A Place For Everyone

puzzle

“No one is useless in this world who lightens the burdens of another.”
~ Charles Dickens

It’s been awhile now, but there were a number of years where I blogged anonymously,  just because I felt the need to do so.  I wasn’t ready to share all of my questions, doubts, and contrary opinions with the people I cared about.  Also, I struggled for a long time with wanting to make the stuff I wrote seem more academic. I am no good at that. I’ve had so many brilliant friends who do that well. It didn’t occur to me for awhile that maybe something else was needed.

It’s easy to get into a circle of great people with similar ideas and momentarily forget that you are still very diverse.  Clearly there are important things that bind us together, but we still reach and interact with others in different ways. We are unique.

I’m saying that to remind us that even among the people we like best, we have many different gifts and insights to bring to the table. Now expand that to all of the people we don’t know, and even the ones we currently don’t like. Just because we don’t see eye to eye with them, doesn’t mean they don’t have a part to play. Just because we think they are focusing on ridiculous things, doesn’t mean they may not end up bringing some well needed insight. You can focus all of your time and attention on the paint job and detailing of your car, but if you don’t have an experienced mechanic to fix what’s under the hood, all you have is a pretty thing that doesn’t go anywhere.

Liberty lovers, I am talking to you. If we truly want to expand the ideas of liberty, we have to engage with people in a different way than what we see all over social media. We need to stand out. Maybe less doom and gloom. It is true, there are some really difficult people out there, and you might be thinking; they are never going to see reason. However, I’d like to remind you that many of us were there once. Maybe if we were a bit more encouraging to people, they would be drawn to the sound of our voices.  There is a way for us to challenge while still showing respect. We should be thankful for the dialog – for the people who bother to engage, even if they are obnoxious. Who knows what might bring them around, and what great assets they might become.

I think we have all been in a new work situation where someone either showed kindness and respect to us, or was incredibly condescending and rude. That immediately has an effect on how we see that place of business and our role there. So how do we want to be perceived? This is something we all have to decide for ourselves. I have learned to embrace my role as the non-academic and pour more energy into things that I am naturally good at, like editing and being an encourager. I know my hard working friends just need a pep talk sometimes – and I can do that, no matter how I am feeling. My gifts feed the community.  After all, is liberty just about us, or is it about ALL of us?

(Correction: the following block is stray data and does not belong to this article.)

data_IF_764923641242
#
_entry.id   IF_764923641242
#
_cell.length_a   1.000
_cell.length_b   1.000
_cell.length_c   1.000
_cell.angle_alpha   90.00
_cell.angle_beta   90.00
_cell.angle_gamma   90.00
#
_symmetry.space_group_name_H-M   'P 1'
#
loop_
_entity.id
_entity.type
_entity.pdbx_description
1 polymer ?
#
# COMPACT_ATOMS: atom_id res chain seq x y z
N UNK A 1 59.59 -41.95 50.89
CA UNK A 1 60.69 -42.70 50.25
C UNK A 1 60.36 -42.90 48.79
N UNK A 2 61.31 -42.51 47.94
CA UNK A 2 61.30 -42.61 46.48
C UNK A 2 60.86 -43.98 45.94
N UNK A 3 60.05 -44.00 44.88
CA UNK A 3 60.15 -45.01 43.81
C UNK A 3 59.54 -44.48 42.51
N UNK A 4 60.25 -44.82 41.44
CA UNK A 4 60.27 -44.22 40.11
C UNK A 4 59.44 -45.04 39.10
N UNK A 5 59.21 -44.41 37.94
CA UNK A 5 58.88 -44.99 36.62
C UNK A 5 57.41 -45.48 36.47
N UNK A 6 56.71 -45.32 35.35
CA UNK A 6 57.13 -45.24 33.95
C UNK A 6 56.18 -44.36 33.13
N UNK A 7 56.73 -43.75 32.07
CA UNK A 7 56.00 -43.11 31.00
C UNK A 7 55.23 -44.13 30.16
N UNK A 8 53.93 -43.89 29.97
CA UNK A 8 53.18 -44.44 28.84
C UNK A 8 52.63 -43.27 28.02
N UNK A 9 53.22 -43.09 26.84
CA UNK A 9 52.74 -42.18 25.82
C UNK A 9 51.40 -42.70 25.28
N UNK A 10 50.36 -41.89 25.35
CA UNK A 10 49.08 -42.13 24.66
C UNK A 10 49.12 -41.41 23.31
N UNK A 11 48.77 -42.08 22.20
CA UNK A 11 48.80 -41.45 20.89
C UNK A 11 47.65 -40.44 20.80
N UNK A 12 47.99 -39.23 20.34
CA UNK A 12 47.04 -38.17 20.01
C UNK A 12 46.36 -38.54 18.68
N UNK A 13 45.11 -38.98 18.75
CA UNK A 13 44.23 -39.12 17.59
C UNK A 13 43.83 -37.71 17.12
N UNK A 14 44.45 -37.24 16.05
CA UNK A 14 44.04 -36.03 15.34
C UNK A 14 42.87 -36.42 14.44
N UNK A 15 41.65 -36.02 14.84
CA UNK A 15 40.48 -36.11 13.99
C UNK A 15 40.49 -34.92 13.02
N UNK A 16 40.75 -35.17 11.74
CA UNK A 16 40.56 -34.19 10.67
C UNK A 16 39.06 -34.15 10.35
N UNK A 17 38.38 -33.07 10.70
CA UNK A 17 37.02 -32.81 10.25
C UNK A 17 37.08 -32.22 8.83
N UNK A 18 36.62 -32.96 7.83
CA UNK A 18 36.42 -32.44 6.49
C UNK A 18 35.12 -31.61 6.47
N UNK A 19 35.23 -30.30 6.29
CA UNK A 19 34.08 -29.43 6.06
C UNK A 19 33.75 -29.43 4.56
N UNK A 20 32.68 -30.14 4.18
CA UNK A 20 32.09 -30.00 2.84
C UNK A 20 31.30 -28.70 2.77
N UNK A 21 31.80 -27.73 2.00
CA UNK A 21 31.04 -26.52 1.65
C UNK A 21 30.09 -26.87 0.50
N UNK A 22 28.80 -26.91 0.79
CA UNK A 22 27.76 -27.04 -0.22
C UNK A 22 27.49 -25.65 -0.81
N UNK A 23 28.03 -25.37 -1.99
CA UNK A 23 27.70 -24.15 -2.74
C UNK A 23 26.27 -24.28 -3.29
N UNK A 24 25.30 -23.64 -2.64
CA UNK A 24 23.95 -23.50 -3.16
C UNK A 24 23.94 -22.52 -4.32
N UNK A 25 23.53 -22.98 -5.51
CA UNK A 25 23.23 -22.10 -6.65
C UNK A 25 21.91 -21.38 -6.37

Action Speaks Louder Than Words

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In my last couple of blog entries, I mentioned, or at least alluded to the power and/or responsibility of the individual. I think a lot about that these days, and about what might be asked of me.

Of late I’ve re-evaluated decisions I’ve made over the past few months.  A couple of things stood out. Oh, they would probably be considered really small to anyone else, but they impacted me because those were the times when I chose to disregard the quiet voice of my conscience. And, there were consequences, even if no one felt them but me.

Being a person of faith, I directly equate that little voice with the divine. Regardless of what you believe, however, we all have that voice inside, and sometimes it is just a whisper.  Following it sometimes means not doing something I want in the moment, or, potentially having to do something I find uncomfortable. In any case, let’s face it, we all give it the cold shoulder sometimes. On the aforementioned occasions, that is just what I did. I’ve been here before, of course, and I’ve learned that once I ignore my conscience, it becomes easier to do it every time thereafter, until sometimes, in certain areas, I have completely blocked it out.

I’ve been asking myself how this might affect me in the long run, when it comes to the really tough decisions.

Last week there was this interview with retired army General Wesley Clark, in which he showed support for internment camps for radicalized Americans. This certainly isn’t the first time the topic has arisen of late, the way having been paved by the 2012 NDAA. Increasingly, those who fail to follow the mainstream, supporters of limited government, Constitutionalists, among others, are being labeled as radical. So you have to ask yourself, who is going to decide what radicalized means, exactly?

This is only an example of what I’m talking about, but I know a lot of people who fall under these categories. So what happens when the government comes nosing around about people – even ones I don’t like? Do I keep writing when writing gets you in trouble? Or, with the increasing problem of police brutality, what happens if I witness something? Will I stand there? Would I put myself on the line? It’s easy to say yes, not having faced such things. But, have I conditioned myself to only do the things that I don’t find uncomfortable? Or, Have I conditioned myself to do what is right, even the little things, regardless of personal cost.